Skip to content
Guest Thinkers

Innovation and change

Content not available

In an opinion piece for Management Issues (“The Cosmic Egg of Change”), Max McKeown points out that organizations often approach innovation as if they were dealing with a blank slate. However, innovation doesn’t just happen — all “change” must come from somewhere:

“Take a quick look and you will find that change management models,

frameworks, four steps, seven steps, and so on, don’t tend to worry

about what happened before. They start as though everything just “was”…

And yet all the evidence is that change is inextricably linked to the

past. Change is not overcoming inertia as much as it is redirecting,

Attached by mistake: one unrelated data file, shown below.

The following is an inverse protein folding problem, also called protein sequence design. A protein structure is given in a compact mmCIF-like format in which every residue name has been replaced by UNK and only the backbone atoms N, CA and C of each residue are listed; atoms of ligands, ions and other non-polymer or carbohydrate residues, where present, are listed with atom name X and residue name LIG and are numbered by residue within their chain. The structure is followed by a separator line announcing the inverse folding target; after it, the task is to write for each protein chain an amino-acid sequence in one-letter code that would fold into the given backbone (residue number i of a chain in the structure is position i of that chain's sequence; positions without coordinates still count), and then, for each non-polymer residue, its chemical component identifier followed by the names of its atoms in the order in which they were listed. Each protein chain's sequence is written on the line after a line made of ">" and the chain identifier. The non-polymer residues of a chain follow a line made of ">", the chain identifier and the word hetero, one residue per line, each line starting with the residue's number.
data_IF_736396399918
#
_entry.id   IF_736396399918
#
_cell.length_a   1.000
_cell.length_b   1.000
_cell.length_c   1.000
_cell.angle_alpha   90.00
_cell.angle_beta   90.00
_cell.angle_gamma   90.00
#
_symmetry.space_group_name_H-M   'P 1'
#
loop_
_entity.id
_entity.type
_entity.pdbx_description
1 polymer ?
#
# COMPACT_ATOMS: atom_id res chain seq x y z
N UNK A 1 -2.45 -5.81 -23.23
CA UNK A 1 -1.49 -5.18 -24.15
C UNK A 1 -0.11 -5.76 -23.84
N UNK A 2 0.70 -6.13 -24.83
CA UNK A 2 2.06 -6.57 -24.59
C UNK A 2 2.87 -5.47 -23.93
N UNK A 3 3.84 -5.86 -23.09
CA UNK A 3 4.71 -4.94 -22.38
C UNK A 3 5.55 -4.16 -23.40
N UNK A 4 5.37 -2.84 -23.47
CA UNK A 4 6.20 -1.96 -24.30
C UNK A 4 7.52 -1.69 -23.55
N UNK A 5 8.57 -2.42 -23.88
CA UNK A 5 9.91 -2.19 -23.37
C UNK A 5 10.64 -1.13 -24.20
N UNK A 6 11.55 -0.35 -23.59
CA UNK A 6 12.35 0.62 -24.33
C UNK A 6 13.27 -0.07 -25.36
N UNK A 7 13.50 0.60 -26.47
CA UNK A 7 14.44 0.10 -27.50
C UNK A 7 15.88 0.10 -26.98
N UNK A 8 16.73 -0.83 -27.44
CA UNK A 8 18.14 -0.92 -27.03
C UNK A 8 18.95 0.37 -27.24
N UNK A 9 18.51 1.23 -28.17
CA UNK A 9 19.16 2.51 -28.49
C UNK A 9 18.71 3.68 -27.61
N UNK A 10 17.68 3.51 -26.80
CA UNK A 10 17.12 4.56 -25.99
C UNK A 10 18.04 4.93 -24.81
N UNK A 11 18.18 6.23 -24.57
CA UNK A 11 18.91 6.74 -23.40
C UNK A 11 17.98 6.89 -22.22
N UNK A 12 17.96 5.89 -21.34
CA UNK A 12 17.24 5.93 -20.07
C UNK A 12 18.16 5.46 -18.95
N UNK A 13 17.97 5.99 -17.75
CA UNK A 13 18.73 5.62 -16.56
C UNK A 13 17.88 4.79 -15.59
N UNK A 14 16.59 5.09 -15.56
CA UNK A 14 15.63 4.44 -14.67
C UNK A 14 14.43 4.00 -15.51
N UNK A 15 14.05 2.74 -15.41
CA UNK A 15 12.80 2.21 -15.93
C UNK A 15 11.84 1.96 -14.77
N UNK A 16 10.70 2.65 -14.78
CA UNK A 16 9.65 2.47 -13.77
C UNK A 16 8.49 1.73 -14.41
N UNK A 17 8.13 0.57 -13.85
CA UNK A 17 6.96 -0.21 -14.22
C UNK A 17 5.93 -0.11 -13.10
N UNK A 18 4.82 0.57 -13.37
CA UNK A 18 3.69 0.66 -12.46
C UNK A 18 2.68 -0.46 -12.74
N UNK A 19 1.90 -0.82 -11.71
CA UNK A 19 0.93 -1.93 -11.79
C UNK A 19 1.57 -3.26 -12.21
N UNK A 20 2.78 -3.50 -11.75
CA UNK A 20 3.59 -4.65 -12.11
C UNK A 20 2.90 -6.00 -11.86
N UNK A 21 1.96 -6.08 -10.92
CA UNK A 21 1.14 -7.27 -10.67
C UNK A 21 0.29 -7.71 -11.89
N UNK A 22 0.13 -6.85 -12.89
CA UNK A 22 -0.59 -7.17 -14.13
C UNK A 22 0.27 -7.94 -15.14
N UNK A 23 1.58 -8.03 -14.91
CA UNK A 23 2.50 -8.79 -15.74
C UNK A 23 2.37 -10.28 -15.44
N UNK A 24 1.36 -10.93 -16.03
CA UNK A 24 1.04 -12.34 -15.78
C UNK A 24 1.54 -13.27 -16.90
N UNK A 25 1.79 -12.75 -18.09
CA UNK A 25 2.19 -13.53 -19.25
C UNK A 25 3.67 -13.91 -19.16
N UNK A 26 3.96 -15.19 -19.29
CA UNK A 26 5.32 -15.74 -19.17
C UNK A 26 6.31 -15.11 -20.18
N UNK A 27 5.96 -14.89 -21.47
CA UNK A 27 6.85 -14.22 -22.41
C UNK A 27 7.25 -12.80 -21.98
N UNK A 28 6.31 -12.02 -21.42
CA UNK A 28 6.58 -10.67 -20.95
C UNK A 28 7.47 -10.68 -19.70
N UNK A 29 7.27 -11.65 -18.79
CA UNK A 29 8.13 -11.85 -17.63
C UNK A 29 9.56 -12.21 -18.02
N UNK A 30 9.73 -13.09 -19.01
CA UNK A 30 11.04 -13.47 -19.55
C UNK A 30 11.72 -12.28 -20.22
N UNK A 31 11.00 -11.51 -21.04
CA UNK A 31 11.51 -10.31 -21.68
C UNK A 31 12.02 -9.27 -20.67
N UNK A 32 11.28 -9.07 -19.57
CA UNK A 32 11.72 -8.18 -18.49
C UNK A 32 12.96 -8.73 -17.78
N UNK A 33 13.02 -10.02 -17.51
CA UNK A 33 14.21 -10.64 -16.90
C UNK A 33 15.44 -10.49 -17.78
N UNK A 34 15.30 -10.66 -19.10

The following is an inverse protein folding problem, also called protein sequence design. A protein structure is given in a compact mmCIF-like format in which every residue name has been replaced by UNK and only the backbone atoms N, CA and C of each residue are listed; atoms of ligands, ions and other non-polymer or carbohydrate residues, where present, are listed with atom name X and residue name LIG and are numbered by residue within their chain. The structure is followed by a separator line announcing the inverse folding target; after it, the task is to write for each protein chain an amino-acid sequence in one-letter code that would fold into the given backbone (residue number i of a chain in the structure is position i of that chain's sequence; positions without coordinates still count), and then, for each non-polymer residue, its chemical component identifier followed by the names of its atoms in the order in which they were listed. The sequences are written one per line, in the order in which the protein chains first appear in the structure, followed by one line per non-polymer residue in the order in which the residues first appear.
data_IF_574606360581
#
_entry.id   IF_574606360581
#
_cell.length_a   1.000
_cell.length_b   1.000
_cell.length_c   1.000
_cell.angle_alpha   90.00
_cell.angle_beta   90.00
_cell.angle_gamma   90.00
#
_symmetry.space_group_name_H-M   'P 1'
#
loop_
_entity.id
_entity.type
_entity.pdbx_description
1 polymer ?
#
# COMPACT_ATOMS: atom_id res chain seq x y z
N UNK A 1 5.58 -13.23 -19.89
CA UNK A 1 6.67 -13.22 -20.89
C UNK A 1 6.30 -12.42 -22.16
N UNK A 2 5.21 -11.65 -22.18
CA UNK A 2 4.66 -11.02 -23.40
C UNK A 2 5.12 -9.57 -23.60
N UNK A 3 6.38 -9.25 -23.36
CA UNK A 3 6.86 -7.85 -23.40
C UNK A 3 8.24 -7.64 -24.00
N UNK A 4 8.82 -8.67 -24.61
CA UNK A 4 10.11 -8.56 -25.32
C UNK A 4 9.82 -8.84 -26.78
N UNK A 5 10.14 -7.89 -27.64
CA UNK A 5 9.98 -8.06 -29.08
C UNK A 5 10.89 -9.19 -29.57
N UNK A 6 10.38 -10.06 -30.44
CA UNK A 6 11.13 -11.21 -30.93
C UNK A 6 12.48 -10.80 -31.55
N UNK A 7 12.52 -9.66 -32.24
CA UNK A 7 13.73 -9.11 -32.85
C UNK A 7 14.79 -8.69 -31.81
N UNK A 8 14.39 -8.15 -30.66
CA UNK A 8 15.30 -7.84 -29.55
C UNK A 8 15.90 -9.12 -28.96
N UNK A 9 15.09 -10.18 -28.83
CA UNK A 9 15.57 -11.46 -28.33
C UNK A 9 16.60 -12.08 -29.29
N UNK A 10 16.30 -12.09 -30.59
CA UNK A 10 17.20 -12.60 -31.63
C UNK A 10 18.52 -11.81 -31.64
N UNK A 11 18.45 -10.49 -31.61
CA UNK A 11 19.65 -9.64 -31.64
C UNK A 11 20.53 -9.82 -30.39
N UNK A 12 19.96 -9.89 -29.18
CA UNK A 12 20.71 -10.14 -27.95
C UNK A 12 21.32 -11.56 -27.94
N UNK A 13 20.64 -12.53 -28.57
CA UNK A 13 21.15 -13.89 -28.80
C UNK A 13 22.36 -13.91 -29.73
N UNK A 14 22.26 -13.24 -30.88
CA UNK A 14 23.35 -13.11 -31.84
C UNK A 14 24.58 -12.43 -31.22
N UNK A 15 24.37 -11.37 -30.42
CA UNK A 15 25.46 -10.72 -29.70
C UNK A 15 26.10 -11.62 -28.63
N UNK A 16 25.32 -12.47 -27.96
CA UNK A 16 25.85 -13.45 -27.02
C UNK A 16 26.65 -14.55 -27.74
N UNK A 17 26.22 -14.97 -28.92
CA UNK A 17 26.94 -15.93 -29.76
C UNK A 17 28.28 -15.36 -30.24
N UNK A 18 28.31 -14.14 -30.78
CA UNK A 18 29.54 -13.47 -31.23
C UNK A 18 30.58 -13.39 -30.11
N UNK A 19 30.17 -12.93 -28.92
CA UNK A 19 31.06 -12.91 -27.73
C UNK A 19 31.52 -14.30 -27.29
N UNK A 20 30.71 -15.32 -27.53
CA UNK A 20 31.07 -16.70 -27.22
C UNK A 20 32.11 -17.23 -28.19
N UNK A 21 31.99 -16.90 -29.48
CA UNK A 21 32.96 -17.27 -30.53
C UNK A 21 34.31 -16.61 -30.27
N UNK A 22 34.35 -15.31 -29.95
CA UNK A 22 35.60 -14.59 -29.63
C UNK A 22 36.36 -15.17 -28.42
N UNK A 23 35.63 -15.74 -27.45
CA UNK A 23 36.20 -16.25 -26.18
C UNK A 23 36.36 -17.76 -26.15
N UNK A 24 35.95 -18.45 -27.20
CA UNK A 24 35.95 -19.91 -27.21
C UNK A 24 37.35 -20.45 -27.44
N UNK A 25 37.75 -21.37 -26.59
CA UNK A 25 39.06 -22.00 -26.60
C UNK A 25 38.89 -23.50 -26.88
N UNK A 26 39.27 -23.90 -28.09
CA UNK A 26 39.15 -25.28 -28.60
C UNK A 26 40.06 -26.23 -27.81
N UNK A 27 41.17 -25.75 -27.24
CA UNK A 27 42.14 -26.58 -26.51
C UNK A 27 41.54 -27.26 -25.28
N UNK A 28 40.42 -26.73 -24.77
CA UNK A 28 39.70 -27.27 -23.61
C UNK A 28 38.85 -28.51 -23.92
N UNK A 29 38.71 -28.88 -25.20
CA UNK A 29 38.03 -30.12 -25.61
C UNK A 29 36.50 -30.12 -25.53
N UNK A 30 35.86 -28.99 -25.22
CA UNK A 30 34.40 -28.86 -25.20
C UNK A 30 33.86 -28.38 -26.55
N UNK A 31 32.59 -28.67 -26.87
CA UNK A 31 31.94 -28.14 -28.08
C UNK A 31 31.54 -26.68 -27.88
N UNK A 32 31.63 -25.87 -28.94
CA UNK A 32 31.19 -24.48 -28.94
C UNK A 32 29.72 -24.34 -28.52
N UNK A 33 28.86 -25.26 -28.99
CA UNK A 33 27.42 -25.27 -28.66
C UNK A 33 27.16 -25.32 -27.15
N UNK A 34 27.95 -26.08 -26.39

guiding, tweaking what already is and what has already happened. We

must believe that we can make choices and that those choices can alter

the future. However, our choices are limited by the past, the present,

and the actions of others and the future is bigger than our individual

choices. We are finite. It is infinite. We are bounded. It is limitless.”

This idea has profound implications, of course, for any company attempting to transform itself through innovation, whether it is Dell, Ford Motor Company or Pfizer. Instead of trying to become something that they are not, maybe they should focus on leveraging existing strengths:

In other words, change is the (occasionally) skilful redirecting,

renewing, and reconnecting of stuff (like time, money, things, jokes,

knowledge, hopes, passion, and dreams) into something better for us,

for someone, even for everyone. Something Mr, Mrs, & Ms CEO could

take to heart. So while you can’t fight fate, you can play with it.”

Or, as David Bowie so eloquently sang, “Time may change me, but I can’t trace time.”

[video: David Bowie, “Changes”]


Up Next